stcox age race treat site agesite , nohr nolog noshow tvc(age race treat site) /* */ texp( ln(_t) ) lrtest, saving(0) quietly stcox age race treat site agesite lrtest, using(0)No. of subjects = 617 Number of obs = 617 No. of failures = 500 Time at risk = 145294 LR chi2(9) = 27.48 Log likelihood = -2890.3829 Prob > chi2 = 0.0012 ------------------------------------------------------------------------------ _t | _d | Coef. Std. Err. z P>|z| [95% Conf. Interval] -------------+---------------------------------------------------------------- rh | age | -.029325 .033356 -0.88 0.379 -.0947016 .0360516 race | -.9920153 .5325233 -1.86 0.062 -2.035742 .0517113 treat | -.5208583 .4074197 -1.28 0.201 -1.319386 .2776696 site | -1.488051 .6729145 -2.21 0.027 -2.80694 -.1691632 agesite | .0288933 .0154704 1.87 0.062 -.0014281 .0592146 -------------+---------------------------------------------------------------- t | age | .0012374 .0069302 0.18 0.858 -.0123454 .0148202 race | .1455428 .1095113 1.33 0.184 -.0690954 .3601809 treat | .0587615 .085358 0.69 0.491 -.1085371 .2260601 site | .0735743 .0970118 0.76 0.448 -.1165654 .2637139 ------------------------------------------------------------------------------ note: second equation contains variables that continuously vary with respect to time; variables are interacted with current values of ln(_t). Cox: likelihood-ratio test chi2(4) = 2.76 Prob > chi2 = 0.5988

**3. Tests and Graps Based on the Schoenfeld Residuals
**
Testing the time dependent covariates is equivalent to testing for a non-zero
slope in a generalized linear regression of the scaled Schoenfeld residuals on
functions of time. A non-zero slope is an indication of a violation of the proportional hazard
assumption. As with any regression it is highly recommended that you look at the
graph of the regression in addition to performing the tests of non-zero slopes.
There are certain types on non-proportionality that will not be detected by the
tests of non-zero slopes alone but that might become obvious when looking at the
graphs of the residuals such as nonlinear relationship (i.e. a quadratic fit)
between the residuals and the function of time or
undue influence of outliers.

**SPLUS
**First we create the coxph object by using the **coxph** function. To
create the plots of the Schoenfeld residuals versus log(time) create a cox.zph
object by applying the **cox.zph** function to the cox.ph object. Then
the **plot** function will automatically create the Schoenfeld residual plots
for each of the predictors in the model including a lowess smoothing curve.
The order of the residuals in the time.dep.zph object corresponds to the order
in which they were entered in the coxph model. To plot one graph at a time
use the bracket notation with the number corresponding to the predictor of
interest. The **abline** function adds a reference line at y=0 to the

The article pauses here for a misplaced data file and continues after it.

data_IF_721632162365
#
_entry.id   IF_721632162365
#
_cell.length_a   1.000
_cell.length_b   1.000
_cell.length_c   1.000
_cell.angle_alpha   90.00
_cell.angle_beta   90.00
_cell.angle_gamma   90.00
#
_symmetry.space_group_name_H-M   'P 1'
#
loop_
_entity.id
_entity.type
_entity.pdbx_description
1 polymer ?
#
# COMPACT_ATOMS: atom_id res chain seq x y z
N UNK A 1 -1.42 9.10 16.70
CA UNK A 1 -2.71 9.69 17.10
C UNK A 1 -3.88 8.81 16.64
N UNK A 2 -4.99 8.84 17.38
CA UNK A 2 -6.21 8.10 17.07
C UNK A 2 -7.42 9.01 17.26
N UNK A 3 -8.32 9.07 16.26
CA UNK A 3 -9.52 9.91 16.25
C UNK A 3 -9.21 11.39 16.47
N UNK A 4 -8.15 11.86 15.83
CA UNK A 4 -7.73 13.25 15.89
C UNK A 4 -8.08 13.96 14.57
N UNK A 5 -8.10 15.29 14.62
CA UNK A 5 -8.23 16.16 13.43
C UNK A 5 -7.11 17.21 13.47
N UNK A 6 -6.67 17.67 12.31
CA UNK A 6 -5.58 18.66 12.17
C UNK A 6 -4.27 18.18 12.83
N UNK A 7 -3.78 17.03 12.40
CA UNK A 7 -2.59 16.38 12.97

individual plots.

time.dep <- coxph( Surv(time, censor)~age+race+treat+ site+age:site, uis, method="breslow", na.action=na.exclude) time.dep.zph <- cox.zph(table5.11, transform = 'log') summary(time.dep.zph) plot(time.dep.zph) <plots have been omitted>rho chisq p age 0.0245 0.283 0.595 race 0.0601 1.851 0.174 treat 0.0346 0.597 0.440 site 0.0355 0.587 0.444 age:site -0.0289 0.385 0.535 GLOBAL NA 3.069 0.689

#plots for the predictors: age and treat including the reference line at y=0plot(time.dep.zph[1]) abline(h=0, lty=3)

plot(time.dep.zph[3]) abline(h=0, lty=3)

**STATA**
The tests of the non-zero slope developed by Therneau and Grambsch for SPLUS have been implemented in
STATA in the **stphtest** command. The algorithms that STATA uses are
slightly different from the algorithms used by SPLUS and therefore the results from
the two programs might differ slightly. The **stphtest** with the **
detail** option will perform
the tests of each predictor as well as a global test. There are different
functions of time available including the identity function, the log of survival
time and the rank of the survival times. The **stphtest**
command with the **plot** option will provide the graphs with a lowess
curve. The usual graphing options can be used to include a horizontal
reference line at y=0. Unlike the graphs created in SPLUS the graphs in
STATA do not include 95% confidence intervals for the lowess curves which makes
it more difficult to assess how much the curves may deviate from the y=0 line.

stcox age race treat site agesite, nolog noshow schoenfeld(sch*) scaledsch(sca*) stphtest, log detail stphtest, log plot(age) yline(0) stphtest, log plot(treat) yline(0)Test of proportional hazards assumption Time: Log(t) ---------------------------------------------------------------- | rho chi2 df Prob>chi2 ------------+--------------------------------------------------- age | 0.02448 0.28 1 0.5946 race | 0.06006 1.85 1 0.1737 treat | 0.03464 0.60 1 0.4398 site | 0.03551 0.59 1 0.4437 agesite | -0.02890 0.38 1 0.5351 ------------+--------------------------------------------------- global test | 3.07 5 0.6894 ----------------------------------------------------------------